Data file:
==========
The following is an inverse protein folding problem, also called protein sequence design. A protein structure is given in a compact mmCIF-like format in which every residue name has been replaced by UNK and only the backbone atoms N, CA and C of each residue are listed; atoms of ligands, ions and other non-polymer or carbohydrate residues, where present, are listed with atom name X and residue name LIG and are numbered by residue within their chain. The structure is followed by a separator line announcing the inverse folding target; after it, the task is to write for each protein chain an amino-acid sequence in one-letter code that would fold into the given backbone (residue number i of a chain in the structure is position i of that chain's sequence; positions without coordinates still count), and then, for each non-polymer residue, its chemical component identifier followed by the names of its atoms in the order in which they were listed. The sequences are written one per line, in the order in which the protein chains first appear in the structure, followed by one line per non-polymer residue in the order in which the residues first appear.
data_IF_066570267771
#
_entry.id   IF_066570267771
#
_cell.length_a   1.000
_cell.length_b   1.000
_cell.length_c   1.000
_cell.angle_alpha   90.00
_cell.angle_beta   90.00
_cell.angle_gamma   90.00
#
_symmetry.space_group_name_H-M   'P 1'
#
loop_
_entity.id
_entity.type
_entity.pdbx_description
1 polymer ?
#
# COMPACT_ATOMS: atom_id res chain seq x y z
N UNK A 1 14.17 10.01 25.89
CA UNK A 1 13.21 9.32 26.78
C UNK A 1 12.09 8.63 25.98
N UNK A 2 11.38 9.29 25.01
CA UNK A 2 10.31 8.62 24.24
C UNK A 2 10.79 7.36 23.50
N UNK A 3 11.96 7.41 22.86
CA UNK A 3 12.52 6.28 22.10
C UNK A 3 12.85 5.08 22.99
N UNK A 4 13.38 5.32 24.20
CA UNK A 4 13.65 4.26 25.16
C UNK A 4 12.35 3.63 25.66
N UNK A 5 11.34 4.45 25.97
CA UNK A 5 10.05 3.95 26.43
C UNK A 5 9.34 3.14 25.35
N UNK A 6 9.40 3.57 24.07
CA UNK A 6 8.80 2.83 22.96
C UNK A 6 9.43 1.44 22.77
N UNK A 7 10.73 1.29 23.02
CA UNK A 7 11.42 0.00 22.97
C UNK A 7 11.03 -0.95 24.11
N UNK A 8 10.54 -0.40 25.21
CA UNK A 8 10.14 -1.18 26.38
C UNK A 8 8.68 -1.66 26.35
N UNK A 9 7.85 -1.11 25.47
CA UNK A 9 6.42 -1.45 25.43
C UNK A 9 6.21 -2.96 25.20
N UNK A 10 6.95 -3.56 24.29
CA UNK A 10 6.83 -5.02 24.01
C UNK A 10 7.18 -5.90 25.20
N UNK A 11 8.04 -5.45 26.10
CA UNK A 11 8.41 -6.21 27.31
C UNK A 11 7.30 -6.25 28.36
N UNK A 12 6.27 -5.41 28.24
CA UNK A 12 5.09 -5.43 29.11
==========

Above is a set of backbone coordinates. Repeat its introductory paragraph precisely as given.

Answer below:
The following is an inverse protein folding problem, also called protein sequence design. A protein structure is given in a compact mmCIF-like format in which every residue name has been replaced by UNK and only the backbone atoms N, CA and C of each residue are listed; atoms of ligands, ions and other non-polymer or carbohydrate residues, where present, are listed with atom name X and residue name LIG and are numbered by residue within their chain. The structure is followed by a separator line announcing the inverse folding target; after it, the task is to write for each protein chain an amino-acid sequence in one-letter code that would fold into the given backbone (residue number i of a chain in the structure is position i of that chain's sequence; positions without coordinates still count), and then, for each non-polymer residue, its chemical component identifier followed by the names of its atoms in the order in which they were listed. The sequences are written one per line, in the order in which the protein chains first appear in the structure, followed by one line per non-polymer residue in the order in which the residues first appear.